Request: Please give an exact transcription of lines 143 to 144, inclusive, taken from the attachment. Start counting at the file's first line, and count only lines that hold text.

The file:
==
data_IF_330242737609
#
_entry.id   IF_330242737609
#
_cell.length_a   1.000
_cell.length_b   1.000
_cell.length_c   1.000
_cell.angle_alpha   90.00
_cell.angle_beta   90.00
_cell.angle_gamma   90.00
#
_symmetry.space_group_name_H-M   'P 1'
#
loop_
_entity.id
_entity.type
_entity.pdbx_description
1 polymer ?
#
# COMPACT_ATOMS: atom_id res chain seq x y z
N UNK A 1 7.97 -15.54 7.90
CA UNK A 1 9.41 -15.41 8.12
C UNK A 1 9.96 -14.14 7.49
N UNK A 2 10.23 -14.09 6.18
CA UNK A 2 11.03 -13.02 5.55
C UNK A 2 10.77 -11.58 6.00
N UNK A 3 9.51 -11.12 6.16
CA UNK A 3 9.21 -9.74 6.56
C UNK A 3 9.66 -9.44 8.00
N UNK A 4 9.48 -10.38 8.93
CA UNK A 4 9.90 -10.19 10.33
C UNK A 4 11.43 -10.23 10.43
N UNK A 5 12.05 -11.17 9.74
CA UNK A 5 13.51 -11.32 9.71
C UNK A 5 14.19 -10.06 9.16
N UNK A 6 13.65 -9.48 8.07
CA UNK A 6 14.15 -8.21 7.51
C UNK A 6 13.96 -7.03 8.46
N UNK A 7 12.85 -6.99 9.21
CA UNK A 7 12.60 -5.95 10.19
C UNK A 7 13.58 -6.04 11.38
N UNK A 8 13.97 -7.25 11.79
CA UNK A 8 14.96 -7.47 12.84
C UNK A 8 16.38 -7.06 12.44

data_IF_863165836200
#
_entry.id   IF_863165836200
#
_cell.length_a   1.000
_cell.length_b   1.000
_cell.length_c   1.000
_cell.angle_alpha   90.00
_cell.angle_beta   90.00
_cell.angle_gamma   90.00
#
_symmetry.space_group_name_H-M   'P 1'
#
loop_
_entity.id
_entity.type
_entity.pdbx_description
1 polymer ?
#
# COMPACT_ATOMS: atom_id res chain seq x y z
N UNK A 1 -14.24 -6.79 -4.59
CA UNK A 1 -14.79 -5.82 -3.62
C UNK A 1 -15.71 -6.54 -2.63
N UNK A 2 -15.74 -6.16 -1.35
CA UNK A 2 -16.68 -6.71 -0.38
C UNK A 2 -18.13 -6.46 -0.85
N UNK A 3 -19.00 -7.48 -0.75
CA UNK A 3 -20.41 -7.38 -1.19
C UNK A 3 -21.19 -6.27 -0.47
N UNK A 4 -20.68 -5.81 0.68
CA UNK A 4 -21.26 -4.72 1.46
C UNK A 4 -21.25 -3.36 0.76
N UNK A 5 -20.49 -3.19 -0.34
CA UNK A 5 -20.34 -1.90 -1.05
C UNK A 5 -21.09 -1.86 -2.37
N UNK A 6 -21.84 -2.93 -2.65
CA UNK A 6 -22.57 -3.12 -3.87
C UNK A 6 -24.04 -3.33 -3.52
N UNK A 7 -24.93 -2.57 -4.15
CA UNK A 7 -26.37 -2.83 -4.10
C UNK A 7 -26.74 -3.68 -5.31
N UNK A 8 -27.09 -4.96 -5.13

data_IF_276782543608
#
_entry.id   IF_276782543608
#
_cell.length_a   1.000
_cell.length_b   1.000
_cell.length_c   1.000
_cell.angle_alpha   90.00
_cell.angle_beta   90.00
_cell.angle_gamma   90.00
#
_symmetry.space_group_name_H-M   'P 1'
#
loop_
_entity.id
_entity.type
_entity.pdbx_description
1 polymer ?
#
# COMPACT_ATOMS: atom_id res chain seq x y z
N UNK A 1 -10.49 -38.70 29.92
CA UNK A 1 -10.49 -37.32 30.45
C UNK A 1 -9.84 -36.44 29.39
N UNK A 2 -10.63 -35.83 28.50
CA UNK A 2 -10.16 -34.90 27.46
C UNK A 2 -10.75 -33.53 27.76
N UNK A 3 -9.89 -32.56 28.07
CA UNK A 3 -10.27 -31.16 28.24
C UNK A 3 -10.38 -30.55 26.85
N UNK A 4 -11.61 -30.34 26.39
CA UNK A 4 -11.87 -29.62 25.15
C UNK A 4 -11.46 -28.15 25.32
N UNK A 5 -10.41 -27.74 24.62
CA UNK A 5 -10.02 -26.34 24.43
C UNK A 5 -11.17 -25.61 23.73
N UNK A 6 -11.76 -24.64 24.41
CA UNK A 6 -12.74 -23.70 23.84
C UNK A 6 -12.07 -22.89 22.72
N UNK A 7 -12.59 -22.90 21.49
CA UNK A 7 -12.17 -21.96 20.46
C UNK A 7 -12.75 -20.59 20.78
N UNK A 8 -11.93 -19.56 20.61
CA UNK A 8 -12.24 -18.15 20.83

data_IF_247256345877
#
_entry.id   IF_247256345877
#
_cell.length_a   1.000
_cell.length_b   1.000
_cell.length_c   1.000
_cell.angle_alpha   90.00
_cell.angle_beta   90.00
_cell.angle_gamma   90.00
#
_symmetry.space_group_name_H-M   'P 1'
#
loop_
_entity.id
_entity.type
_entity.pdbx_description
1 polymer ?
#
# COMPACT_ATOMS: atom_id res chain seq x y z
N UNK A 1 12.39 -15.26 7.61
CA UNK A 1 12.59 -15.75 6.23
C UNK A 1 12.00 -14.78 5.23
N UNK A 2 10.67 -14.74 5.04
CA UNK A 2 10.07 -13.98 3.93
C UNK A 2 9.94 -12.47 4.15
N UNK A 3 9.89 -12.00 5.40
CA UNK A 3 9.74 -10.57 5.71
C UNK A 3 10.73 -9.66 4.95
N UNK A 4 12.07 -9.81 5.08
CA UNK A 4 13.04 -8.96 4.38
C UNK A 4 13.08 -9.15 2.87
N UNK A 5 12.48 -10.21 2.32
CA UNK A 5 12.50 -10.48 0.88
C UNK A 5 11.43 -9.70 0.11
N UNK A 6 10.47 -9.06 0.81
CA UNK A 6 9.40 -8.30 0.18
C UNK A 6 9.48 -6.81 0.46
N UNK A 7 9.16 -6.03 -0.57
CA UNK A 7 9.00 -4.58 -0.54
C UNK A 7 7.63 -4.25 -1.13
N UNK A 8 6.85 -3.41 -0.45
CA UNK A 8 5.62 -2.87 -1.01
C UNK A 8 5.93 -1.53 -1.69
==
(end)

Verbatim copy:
loop_
_entity.id